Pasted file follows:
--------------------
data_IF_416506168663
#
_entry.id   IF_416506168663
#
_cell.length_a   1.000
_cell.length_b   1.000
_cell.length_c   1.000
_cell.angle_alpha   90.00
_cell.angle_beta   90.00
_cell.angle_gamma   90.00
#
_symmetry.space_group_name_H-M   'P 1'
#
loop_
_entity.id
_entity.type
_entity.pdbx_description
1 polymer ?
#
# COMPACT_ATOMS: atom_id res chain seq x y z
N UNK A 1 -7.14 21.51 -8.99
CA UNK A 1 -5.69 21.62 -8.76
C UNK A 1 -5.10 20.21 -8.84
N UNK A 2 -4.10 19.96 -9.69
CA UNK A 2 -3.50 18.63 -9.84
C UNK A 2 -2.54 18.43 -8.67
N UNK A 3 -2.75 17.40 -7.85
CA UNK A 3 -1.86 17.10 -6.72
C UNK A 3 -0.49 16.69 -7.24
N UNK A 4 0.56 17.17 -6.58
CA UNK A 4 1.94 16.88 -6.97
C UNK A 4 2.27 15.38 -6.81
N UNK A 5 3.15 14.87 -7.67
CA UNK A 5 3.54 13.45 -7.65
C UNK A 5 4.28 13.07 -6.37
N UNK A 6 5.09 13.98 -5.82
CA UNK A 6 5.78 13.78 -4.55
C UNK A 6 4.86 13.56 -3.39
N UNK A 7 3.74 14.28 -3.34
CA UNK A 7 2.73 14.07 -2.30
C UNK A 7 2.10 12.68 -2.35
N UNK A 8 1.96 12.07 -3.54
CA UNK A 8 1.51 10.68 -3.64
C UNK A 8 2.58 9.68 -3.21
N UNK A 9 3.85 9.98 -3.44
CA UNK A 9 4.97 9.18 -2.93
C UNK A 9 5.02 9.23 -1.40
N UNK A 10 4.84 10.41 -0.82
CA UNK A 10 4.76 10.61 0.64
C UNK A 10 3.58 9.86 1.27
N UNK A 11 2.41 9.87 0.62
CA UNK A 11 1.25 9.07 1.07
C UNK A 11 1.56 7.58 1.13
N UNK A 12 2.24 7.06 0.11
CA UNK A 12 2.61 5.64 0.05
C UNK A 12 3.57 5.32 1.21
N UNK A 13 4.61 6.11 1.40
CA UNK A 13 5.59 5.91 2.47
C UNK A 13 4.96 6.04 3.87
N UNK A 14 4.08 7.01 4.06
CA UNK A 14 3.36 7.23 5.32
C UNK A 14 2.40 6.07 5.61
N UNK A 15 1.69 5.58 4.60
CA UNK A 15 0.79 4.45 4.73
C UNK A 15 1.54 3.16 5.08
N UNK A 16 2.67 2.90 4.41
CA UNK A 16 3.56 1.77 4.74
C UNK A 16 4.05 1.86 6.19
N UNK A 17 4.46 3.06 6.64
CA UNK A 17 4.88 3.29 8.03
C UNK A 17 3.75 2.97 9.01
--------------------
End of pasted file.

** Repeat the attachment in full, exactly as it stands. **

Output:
data_IF_416506168663
#
_entry.id   IF_416506168663
#
_cell.length_a   1.000
_cell.length_b   1.000
_cell.length_c   1.000
_cell.angle_alpha   90.00
_cell.angle_beta   90.00
_cell.angle_gamma   90.00
#
_symmetry.space_group_name_H-M   'P 1'
#
loop_
_entity.id
_entity.type
_entity.pdbx_description
1 polymer ?
#
# COMPACT_ATOMS: atom_id res chain seq x y z
N UNK A 1 -7.14 21.51 -8.99
CA UNK A 1 -5.69 21.62 -8.76
C UNK A 1 -5.10 20.21 -8.84
N UNK A 2 -4.10 19.96 -9.69
CA UNK A 2 -3.50 18.63 -9.84
C UNK A 2 -2.54 18.43 -8.67
N UNK A 3 -2.75 17.40 -7.85
CA UNK A 3 -1.86 17.10 -6.72
C UNK A 3 -0.49 16.69 -7.24
N UNK A 4 0.56 17.17 -6.58
CA UNK A 4 1.94 16.88 -6.97
C UNK A 4 2.27 15.38 -6.81
N UNK A 5 3.15 14.87 -7.67
CA UNK A 5 3.54 13.45 -7.65
C UNK A 5 4.28 13.07 -6.37
N UNK A 6 5.09 13.98 -5.82
CA UNK A 6 5.78 13.78 -4.55
C UNK A 6 4.86 13.56 -3.39
N UNK A 7 3.74 14.28 -3.34
CA UNK A 7 2.73 14.07 -2.30
C UNK A 7 2.10 12.68 -2.35
N UNK A 8 1.96 12.07 -3.54
CA UNK A 8 1.51 10.68 -3.64
C UNK A 8 2.58 9.68 -3.21
N UNK A 9 3.85 9.98 -3.44
CA UNK A 9 4.97 9.18 -2.93
C UNK A 9 5.02 9.23 -1.40
N UNK A 10 4.84 10.41 -0.82
CA UNK A 10 4.76 10.61 0.64
C UNK A 10 3.58 9.86 1.27
N UNK A 11 2.41 9.87 0.62
CA UNK A 11 1.25 9.07 1.07
C UNK A 11 1.56 7.58 1.13
N UNK A 12 2.24 7.06 0.11
CA UNK A 12 2.61 5.64 0.05
C UNK A 12 3.57 5.32 1.21
N UNK A 13 4.61 6.11 1.40
CA UNK A 13 5.59 5.91 2.47
C UNK A 13 4.96 6.04 3.87
N UNK A 14 4.08 7.01 4.06
CA UNK A 14 3.36 7.23 5.32
C UNK A 14 2.40 6.07 5.61
N UNK A 15 1.69 5.58 4.60
CA UNK A 15 0.79 4.45 4.73
C UNK A 15 1.54 3.16 5.08
N UNK A 16 2.67 2.90 4.41
CA UNK A 16 3.56 1.77 4.74
C UNK A 16 4.05 1.86 6.19
N UNK A 17 4.46 3.06 6.64
CA UNK A 17 4.88 3.29 8.03
C UNK A 17 3.75 2.97 9.01